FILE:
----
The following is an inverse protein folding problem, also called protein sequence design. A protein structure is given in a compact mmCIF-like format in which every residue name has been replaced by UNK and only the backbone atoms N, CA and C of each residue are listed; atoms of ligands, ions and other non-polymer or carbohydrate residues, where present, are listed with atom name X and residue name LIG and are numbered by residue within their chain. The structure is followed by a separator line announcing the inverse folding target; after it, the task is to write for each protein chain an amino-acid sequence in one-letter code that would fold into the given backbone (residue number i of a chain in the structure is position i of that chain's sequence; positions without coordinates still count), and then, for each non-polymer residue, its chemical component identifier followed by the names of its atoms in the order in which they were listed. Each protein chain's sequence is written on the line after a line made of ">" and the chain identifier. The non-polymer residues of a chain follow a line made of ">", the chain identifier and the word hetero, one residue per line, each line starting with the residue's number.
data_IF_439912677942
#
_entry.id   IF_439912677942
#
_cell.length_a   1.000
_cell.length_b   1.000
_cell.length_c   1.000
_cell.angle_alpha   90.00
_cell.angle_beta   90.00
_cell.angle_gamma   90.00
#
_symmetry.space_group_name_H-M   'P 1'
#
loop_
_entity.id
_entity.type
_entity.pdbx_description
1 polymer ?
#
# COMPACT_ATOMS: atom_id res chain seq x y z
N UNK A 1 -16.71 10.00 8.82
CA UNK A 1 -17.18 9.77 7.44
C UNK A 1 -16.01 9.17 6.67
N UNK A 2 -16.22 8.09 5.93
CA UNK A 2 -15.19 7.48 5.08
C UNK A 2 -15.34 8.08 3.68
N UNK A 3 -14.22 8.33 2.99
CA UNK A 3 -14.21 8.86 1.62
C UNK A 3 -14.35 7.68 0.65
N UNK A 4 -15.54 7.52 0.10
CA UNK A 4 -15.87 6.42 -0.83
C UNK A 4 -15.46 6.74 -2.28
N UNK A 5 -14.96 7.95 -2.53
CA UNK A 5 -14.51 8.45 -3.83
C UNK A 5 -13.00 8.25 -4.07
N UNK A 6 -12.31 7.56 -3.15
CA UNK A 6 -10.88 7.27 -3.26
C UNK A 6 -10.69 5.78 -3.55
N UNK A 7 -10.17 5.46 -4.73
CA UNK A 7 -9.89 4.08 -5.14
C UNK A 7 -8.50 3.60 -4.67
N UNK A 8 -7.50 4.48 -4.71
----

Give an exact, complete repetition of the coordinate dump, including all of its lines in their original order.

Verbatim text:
The following is an inverse protein folding problem, also called protein sequence design. A protein structure is given in a compact mmCIF-like format in which every residue name has been replaced by UNK and only the backbone atoms N, CA and C of each residue are listed; atoms of ligands, ions and other non-polymer or carbohydrate residues, where present, are listed with atom name X and residue name LIG and are numbered by residue within their chain. The structure is followed by a separator line announcing the inverse folding target; after it, the task is to write for each protein chain an amino-acid sequence in one-letter code that would fold into the given backbone (residue number i of a chain in the structure is position i of that chain's sequence; positions without coordinates still count), and then, for each non-polymer residue, its chemical component identifier followed by the names of its atoms in the order in which they were listed. Each protein chain's sequence is written on the line after a line made of ">" and the chain identifier. The non-polymer residues of a chain follow a line made of ">", the chain identifier and the word hetero, one residue per line, each line starting with the residue's number.
data_IF_439912677942
#
_entry.id   IF_439912677942
#
_cell.length_a   1.000
_cell.length_b   1.000
_cell.length_c   1.000
_cell.angle_alpha   90.00
_cell.angle_beta   90.00
_cell.angle_gamma   90.00
#
_symmetry.space_group_name_H-M   'P 1'
#
loop_
_entity.id
_entity.type
_entity.pdbx_description
1 polymer ?
#
# COMPACT_ATOMS: atom_id res chain seq x y z
N UNK A 1 -16.71 10.00 8.82
CA UNK A 1 -17.18 9.77 7.44
C UNK A 1 -16.01 9.17 6.67
N UNK A 2 -16.22 8.09 5.93
CA UNK A 2 -15.19 7.48 5.08
C UNK A 2 -15.34 8.08 3.68
N UNK A 3 -14.22 8.33 2.99
CA UNK A 3 -14.21 8.86 1.62
C UNK A 3 -14.35 7.68 0.65
N UNK A 4 -15.54 7.52 0.10
CA UNK A 4 -15.87 6.42 -0.83
C UNK A 4 -15.46 6.74 -2.28
N UNK A 5 -14.96 7.95 -2.53
CA UNK A 5 -14.51 8.45 -3.83
C UNK A 5 -13.00 8.25 -4.07
N UNK A 6 -12.31 7.56 -3.15
CA UNK A 6 -10.88 7.27 -3.26
C UNK A 6 -10.69 5.78 -3.55
N UNK A 7 -10.17 5.46 -4.73
CA UNK A 7 -9.89 4.08 -5.14
C UNK A 7 -8.50 3.60 -4.67
N UNK A 8 -7.50 4.48 -4.71